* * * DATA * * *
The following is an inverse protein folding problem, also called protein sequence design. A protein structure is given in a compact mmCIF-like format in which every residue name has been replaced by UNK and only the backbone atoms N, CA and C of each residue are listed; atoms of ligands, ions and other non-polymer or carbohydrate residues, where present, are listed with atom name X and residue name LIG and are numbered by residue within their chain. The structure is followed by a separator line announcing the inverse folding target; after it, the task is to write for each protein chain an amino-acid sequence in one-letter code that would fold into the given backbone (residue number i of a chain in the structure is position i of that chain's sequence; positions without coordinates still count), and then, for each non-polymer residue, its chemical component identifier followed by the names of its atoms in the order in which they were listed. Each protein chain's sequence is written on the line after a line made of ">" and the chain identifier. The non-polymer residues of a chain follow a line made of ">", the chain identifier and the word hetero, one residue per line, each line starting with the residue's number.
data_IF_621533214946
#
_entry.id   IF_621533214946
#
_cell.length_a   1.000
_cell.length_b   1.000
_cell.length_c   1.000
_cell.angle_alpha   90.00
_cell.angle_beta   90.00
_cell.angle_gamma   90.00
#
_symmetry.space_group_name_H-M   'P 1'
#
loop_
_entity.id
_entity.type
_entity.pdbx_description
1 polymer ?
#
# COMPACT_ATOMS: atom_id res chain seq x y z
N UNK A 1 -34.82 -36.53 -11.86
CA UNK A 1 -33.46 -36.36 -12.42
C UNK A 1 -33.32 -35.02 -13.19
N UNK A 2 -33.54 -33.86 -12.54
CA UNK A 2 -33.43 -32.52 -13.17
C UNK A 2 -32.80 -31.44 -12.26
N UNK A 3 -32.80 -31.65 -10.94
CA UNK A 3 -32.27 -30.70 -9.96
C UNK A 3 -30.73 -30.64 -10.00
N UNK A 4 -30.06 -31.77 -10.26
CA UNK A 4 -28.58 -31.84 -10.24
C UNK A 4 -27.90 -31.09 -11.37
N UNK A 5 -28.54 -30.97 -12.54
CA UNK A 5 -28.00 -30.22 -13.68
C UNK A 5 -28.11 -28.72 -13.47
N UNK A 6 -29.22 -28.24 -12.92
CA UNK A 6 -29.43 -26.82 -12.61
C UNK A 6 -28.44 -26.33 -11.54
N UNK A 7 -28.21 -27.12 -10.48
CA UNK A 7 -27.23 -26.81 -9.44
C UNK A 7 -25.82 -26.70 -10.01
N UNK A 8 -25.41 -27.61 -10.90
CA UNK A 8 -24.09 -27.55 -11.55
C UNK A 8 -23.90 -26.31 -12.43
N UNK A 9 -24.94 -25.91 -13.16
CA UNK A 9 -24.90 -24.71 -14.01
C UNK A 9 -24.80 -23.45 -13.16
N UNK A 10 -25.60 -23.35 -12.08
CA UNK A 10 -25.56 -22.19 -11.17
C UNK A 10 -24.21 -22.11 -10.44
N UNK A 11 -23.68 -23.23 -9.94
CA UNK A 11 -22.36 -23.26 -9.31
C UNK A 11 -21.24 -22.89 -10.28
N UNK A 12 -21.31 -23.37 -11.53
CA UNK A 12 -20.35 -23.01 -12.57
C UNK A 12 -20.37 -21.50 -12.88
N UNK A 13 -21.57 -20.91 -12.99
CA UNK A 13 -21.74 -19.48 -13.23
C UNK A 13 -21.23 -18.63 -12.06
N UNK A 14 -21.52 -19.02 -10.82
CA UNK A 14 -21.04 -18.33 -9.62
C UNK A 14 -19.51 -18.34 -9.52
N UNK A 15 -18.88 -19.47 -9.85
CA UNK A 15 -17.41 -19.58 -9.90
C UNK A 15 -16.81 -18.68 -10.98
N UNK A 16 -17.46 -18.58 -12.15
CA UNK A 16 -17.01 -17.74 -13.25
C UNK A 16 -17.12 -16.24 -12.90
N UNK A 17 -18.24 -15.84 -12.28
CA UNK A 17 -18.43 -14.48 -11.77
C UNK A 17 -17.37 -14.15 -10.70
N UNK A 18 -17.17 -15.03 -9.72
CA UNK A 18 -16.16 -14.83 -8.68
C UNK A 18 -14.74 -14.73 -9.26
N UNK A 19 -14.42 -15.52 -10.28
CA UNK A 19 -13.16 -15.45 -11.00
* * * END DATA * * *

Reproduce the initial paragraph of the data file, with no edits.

The following is an inverse protein folding problem, also called protein sequence design. A protein structure is given in a compact mmCIF-like format in which every residue name has been replaced by UNK and only the backbone atoms N, CA and C of each residue are listed; atoms of ligands, ions and other non-polymer or carbohydrate residues, where present, are listed with atom name X and residue name LIG and are numbered by residue within their chain. The structure is followed by a separator line announcing the inverse folding target; after it, the task is to write for each protein chain an amino-acid sequence in one-letter code that would fold into the given backbone (residue number i of a chain in the structure is position i of that chain's sequence; positions without coordinates still count), and then, for each non-polymer residue, its chemical component identifier followed by the names of its atoms in the order in which they were listed. Each protein chain's sequence is written on the line after a line made of ">" and the chain identifier. The non-polymer residues of a chain follow a line made of ">", the chain identifier and the word hetero, one residue per line, each line starting with the residue's number.